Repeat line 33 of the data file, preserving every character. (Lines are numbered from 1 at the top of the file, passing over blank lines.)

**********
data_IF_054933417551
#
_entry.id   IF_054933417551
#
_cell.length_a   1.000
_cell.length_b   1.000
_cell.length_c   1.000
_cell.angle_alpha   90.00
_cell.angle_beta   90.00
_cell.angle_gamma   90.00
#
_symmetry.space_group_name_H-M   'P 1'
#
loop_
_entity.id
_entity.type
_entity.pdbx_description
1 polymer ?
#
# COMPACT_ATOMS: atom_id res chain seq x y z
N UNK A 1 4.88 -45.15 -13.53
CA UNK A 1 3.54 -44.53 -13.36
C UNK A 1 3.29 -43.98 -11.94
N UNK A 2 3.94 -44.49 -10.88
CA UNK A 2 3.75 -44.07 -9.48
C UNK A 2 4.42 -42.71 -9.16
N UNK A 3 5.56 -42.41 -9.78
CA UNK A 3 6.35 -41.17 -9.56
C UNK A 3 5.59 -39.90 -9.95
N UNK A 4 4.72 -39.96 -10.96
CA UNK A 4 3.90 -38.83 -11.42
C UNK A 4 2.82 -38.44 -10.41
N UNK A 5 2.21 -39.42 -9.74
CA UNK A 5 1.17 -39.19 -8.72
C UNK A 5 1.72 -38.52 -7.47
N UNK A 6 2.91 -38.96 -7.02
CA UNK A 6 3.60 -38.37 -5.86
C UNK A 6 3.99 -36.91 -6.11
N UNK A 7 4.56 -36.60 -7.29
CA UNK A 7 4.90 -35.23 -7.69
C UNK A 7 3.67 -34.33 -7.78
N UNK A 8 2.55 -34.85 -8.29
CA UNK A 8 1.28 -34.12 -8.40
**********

N UNK A 5 2.21 -39.42 -9.74